Using the gut microbiota as a novel tool for examining colobine primate GI health

Katherine R. Amato, Jessica L. Metcalf, Se Jin Song, Vanessa L. Hale, Jonathan Clayton, Gail Ackermann, Greg Humphrey, Kefeng Niu, Duoying Cui, Hongxia Zhao, Mark D. Schrenzel, Chia L. Tan, Rob Knight, Josephine Braun

Research output: Contribution to journalArticlepeer-review

35 Scopus citations


Primates of the Colobinae subfamily are highly folivorous. They possess a sacculated foregut and are believed to rely on a specialized gut microbiota to extract sufficient energy from their hard-to-digest diet. Although many colobines are endangered and would benefit from captive breeding programs, maintaining healthy captive populations of colobines can be difficult since they commonly suffer from morbidity and mortality due to gastrointestinal (GI) distress of unknown cause. While there is speculation that this GI distress may be associated with a dysbiosis of the gut microbiota, no study has directly examined the role of the gut microbiota in colobine GI health. In this study, we used high-throughput sequencing to examine the gut microbiota of three genera of colobines housed at the San Diego Zoo: doucs (Pygathrix) (N=7), colobus monkeys (Colobus) (N=4), and langurs (Trachypithecus) (N=5). Our data indicated that GI-healthy doucs, langurs, and colobus monkeys possess a distinct gut microbiota. In addition, GI-unhealthy doucs exhibited a different gut microbiota compared to GI-healthy individuals, including reduced relative abundances of anti-inflammatory Akkermansia. Finally, by comparing samples from wild and captive Asian colobines, we found that captive colobines generally exhibited higher relative abundances of potential pathogens such as Desulfovibrio and Methanobrevibacter compared to wild colobines, implying an increased risk of gut microbial dysbiosis. Together, these results suggest an association between the gut microbiota and GI illness of unknown cause in doucs. Further studies are necessary to corroborate these findings and determine cause-and-effect relationships. Additionally, we found minimal variation in the diversity and composition of the gut microbiota along the colobine GI tract, suggesting that fecal samples may be sufficient for describing the colobine gut microbiota. If these findings can be validated in wild individuals, it will facilitate the rapid expansion of colobine gut microbiome research.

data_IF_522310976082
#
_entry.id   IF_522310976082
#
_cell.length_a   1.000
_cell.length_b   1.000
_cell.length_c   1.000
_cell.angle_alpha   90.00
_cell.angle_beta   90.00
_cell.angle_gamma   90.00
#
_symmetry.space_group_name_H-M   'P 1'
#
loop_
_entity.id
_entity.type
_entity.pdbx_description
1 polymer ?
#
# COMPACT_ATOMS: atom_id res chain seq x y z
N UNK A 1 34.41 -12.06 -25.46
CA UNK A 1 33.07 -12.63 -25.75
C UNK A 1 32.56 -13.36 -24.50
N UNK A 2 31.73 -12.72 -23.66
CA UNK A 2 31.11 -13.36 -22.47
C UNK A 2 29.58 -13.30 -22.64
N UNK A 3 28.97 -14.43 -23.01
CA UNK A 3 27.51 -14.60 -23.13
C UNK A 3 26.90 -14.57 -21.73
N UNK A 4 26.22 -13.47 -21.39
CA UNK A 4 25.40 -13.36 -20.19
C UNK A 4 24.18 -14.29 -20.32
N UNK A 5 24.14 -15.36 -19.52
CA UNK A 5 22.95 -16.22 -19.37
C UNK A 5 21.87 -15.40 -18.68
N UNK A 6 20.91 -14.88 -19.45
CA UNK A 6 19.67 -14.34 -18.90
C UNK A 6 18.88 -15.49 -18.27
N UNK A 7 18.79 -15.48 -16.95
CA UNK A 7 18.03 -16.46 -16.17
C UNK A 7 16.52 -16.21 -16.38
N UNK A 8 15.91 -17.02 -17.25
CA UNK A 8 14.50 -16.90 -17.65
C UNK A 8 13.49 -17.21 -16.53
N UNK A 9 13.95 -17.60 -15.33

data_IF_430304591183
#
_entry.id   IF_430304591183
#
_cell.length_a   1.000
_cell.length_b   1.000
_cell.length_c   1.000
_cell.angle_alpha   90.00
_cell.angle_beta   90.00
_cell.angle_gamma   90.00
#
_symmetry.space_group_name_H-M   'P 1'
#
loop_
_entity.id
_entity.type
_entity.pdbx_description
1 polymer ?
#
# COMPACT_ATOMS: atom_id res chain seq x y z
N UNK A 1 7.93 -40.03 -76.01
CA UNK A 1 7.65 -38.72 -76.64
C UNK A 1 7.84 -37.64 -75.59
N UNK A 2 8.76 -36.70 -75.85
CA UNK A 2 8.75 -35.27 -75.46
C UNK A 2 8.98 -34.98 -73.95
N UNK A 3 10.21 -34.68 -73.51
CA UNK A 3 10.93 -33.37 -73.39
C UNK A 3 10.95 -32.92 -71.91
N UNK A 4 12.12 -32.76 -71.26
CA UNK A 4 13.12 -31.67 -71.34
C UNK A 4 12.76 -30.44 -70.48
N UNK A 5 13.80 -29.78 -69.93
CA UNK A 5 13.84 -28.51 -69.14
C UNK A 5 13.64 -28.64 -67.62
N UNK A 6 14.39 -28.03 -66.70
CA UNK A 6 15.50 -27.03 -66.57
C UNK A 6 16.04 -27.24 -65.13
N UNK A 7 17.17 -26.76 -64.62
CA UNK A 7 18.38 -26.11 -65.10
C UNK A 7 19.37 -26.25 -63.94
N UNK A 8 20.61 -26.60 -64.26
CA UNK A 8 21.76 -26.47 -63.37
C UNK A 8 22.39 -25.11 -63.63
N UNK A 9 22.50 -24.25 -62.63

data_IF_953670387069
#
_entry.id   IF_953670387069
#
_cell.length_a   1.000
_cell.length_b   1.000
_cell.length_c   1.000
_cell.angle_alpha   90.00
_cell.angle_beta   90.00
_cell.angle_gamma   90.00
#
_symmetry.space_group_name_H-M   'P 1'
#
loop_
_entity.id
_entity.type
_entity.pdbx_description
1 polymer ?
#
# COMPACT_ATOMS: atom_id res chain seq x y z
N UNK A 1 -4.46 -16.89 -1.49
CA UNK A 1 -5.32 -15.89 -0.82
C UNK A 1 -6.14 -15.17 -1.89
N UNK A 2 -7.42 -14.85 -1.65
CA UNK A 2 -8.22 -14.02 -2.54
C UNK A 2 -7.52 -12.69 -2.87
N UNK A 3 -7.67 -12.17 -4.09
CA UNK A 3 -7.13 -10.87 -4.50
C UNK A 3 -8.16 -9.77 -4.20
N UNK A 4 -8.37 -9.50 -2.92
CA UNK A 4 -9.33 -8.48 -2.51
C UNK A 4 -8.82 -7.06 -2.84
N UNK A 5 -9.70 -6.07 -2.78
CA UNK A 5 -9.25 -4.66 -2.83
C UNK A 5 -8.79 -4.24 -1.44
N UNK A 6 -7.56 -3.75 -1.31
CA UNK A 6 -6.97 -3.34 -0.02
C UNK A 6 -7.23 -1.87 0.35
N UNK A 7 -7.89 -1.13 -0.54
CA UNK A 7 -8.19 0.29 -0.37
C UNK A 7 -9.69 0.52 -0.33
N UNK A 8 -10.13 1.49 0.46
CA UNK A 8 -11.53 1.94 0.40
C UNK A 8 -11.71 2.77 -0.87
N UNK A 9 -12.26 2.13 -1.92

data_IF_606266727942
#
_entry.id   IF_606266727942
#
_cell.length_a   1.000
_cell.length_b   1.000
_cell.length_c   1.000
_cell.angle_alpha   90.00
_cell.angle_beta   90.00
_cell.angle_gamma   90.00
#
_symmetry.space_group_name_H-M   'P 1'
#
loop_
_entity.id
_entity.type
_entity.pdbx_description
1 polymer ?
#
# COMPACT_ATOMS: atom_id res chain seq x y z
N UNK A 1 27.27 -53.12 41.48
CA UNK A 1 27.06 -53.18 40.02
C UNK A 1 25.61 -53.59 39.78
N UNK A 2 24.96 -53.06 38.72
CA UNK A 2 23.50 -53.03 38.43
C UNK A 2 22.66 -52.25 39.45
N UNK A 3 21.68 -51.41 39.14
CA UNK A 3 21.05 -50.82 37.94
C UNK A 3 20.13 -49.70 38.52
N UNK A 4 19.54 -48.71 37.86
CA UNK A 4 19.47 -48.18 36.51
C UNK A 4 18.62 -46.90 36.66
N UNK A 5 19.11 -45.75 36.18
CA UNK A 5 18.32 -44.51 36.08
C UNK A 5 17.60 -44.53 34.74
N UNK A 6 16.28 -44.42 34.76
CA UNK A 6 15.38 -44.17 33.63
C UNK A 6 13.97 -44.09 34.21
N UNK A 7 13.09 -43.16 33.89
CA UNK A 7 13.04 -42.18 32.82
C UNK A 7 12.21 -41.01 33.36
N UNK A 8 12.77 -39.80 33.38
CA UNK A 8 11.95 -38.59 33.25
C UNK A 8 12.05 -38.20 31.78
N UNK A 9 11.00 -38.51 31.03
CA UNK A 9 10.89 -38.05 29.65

Original languageEnglish (US)
Pages (from-to)225-237
Number of pages13
JournalGlobal Ecology and Conservation
StatePublished - Jul 1 2016

Bibliographical note

Funding Information:
The authors would like to acknowledge the pathologists and research technicians at the San Diego Zoo Wildlife Disease Laboratories. Also we wish to thank Fanjingshan National Nature Reserve Administration, Beijing Zoo, Zhejiang Institute of Microbiology and the following individuals: Yeqin Yang, Dunyuan Sun, Lei Shi, Weiyong Zhang, Liangui Liu, Zezhong Wang, Zhenxin Peng, Jinguo Zhang, Qikun Zhang and the staff members of the Wildlife Rescue Center of Fanjingshan National Nature Reserve for their logistical and financial support in China. Funding was provided by the Earth Microbiome Project, as well as San Diego Zoo Global and grants from the Amerman Foundation , Offield Family Foundation , Margot Marsh Biodiversity Foundation , and Morris Animal Foundation awarded to C.L.T. and/or V.L. H. for the China sample collection, and grants from the Margot Marsh Biodiversity Foundation and Mohamed bin Zayed Species Conservation Fund for sample collection in Vietnam, and the National Institutes of Health through a PharmacoNeuroImmunology Fellowship ( NIH/NIDA T32 DA007097-32 ) awarded to J.B.C. The authors would like to thank Oliver Ryder for comments on an early version of this manuscript.

Publisher Copyright:
© 2016 The Authors


  • Captive
  • Colobine
  • Dysbiosis
  • Gut microbiome
  • Zoo


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